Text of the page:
One way a tumor might acquire resistance, however, is treatment. Insofar as any chemotherapy or immunotherapy destroys non-resistant cells but fails to destroy sensitive cells, selection will favor resistant cells, which renders future therapies of the same mechanism ineffective for as long as resistance is evolutionarily favored. This could explain why rotating different treatments that act upon the same pathway fail.
Dr van der Burg noted that “when a doctor gives immunotherapy, the immune system will once again fiercely attack the tumor…if this is not completely successful, new, more resistant clones may appear…they could already have been there (and now become more dominant), or they could develop under the immune system’s attack. Chemotherapy or targeted therapies may act similarly.”
Therapy-induced resistance does not, of course, explain why some tumors are unresponsive to treatment in the first-line setting, though natural selection predicts that resistance will be perpetuated by further treatment. Biomarkers may help oncologists to assign therapies effectively for the first line, but acquired resistance should be seen as a distinct, treatment-induced phenomenon. The best recipes in cancer treatment must therefore be those that rely on distinct combinations that reduce the likelihood of a tumor’s acquiring resistance or suppressing immune activity before treatments like immunotherapies are introduced.
Evolutionary theory and likelihood of immunosuppression should be important factors not only for individualized treatment, but for trial design. A phase 3 trial testing a combination of drugs that act on the same pathway may be guaranteed to fail by logic before it does so in practice, not only making the study ineffective, but a waste of resources and participating patients’ time.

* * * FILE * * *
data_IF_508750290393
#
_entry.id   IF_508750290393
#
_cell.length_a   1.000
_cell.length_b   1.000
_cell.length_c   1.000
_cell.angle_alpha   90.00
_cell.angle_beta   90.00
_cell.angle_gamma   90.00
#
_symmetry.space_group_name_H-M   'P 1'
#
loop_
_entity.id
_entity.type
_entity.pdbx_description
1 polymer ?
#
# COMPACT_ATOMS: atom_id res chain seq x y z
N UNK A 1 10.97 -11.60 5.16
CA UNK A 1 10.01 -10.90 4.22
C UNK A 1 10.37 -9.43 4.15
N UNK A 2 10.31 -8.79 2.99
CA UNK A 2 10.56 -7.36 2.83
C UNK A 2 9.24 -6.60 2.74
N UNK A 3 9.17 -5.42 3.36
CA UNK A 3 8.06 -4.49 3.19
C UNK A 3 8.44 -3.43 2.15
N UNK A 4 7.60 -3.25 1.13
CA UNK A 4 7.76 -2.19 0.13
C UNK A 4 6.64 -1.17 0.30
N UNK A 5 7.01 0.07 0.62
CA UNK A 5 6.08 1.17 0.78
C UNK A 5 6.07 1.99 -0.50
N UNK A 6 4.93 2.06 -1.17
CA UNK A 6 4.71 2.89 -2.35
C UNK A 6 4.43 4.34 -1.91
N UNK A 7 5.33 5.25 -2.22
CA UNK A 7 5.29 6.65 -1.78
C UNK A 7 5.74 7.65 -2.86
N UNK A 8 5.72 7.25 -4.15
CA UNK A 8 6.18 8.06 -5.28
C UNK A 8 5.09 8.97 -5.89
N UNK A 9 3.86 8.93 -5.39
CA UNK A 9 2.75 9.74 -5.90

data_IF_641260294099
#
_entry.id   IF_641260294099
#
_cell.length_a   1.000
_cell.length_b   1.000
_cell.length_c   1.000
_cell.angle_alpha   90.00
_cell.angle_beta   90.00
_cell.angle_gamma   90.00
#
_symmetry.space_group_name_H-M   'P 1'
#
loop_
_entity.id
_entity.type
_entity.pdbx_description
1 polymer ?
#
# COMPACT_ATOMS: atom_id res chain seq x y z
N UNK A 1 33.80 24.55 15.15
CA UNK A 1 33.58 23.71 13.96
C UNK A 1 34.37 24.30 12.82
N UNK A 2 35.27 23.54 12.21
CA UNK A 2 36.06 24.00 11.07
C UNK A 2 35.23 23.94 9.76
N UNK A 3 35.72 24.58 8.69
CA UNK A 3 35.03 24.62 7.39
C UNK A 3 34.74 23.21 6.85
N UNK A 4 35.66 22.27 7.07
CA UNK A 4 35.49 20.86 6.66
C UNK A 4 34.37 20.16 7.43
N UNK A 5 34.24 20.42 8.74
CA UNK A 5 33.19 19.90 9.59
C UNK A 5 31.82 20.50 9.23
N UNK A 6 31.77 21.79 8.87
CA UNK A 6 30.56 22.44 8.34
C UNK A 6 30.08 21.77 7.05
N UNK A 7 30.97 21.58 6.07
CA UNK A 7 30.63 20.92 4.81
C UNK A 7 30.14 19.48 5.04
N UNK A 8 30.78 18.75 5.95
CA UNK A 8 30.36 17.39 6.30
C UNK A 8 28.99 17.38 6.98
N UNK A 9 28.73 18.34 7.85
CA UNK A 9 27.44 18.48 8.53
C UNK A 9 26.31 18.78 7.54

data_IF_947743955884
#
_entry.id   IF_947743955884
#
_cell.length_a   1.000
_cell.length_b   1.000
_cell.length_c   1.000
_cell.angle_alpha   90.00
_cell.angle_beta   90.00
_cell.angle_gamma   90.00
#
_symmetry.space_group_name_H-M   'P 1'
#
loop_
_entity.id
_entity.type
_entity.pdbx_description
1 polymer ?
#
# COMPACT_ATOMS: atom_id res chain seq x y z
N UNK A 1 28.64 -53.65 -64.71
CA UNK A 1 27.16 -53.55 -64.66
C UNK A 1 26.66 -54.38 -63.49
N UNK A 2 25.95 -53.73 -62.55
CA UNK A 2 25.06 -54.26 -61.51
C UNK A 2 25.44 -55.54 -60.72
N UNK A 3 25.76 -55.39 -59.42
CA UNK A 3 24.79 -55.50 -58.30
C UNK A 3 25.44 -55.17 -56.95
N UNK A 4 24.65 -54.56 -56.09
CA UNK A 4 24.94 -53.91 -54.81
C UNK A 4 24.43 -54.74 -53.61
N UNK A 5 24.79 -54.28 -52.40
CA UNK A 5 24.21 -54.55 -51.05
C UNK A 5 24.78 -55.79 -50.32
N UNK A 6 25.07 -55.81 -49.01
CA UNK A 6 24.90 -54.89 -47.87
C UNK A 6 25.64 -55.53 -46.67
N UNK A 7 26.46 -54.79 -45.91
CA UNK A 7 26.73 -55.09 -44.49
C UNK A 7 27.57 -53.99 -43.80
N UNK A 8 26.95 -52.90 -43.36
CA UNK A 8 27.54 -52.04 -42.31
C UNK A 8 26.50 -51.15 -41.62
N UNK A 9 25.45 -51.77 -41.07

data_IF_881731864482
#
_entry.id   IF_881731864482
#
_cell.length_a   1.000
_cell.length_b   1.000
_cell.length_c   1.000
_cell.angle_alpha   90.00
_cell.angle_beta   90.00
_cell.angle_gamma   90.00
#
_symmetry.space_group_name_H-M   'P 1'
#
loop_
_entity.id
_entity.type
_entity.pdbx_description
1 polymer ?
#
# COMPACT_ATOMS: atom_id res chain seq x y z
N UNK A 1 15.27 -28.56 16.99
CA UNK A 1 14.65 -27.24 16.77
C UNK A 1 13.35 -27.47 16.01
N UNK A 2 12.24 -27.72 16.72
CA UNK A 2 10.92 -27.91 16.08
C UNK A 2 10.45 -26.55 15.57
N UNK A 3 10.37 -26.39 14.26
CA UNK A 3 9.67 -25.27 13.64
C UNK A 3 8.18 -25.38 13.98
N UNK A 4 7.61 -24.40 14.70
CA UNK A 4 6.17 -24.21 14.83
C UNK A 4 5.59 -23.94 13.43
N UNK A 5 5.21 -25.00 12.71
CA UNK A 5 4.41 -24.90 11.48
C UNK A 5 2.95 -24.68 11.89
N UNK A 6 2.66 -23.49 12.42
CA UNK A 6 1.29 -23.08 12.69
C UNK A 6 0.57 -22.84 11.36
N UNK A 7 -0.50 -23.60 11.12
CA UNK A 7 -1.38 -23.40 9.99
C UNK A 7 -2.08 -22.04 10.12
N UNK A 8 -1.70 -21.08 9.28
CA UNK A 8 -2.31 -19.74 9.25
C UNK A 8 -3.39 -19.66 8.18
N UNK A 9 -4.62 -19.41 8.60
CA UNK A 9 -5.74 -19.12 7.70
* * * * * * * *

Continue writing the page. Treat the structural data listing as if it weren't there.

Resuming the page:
There are, however, far too many possible combinations of treatments and genetic variations to test for the optimal combinations of therapy timing in the clinical trial setting. Dr van der Burg noted that “If you want to test each combination for its effect in a randomized phase 3 trial, this is undoable. What we need to do is to understand the mechanisms of action of the compounds very well and also understand which of the blocks posed by the tumor are the most important/strongest. If so we can make an informed decision.”
Evolutionary theory may, however, function as a litmus test for studies unlikely to succeed: if researchers understand the selective pressures they are placing on tumors with treatments employed, the universe of practical studies is likely to shrink. While this process would still require sifting through a daunting set of variables, it may be possible to program tools like Watson to process tumor genomic data using a function, such as the Price equation, to determine the likelihood of a particular treatment inducing resistance in a particular tumor.
While there are many questions left to answer, it would be ideal if oncologists, drug developers, and evolutionary theorists collaborated to design treatments and treatment combinations that are the most likely to succeed given the laws of natural selection, though evolutionary reasoning is not often integrated into trial design.9 For the present the potential impact of evolutionary logic in oncology is largely speculative, though the empirical evidence noted above should be counted as evidence in favor of its integration.
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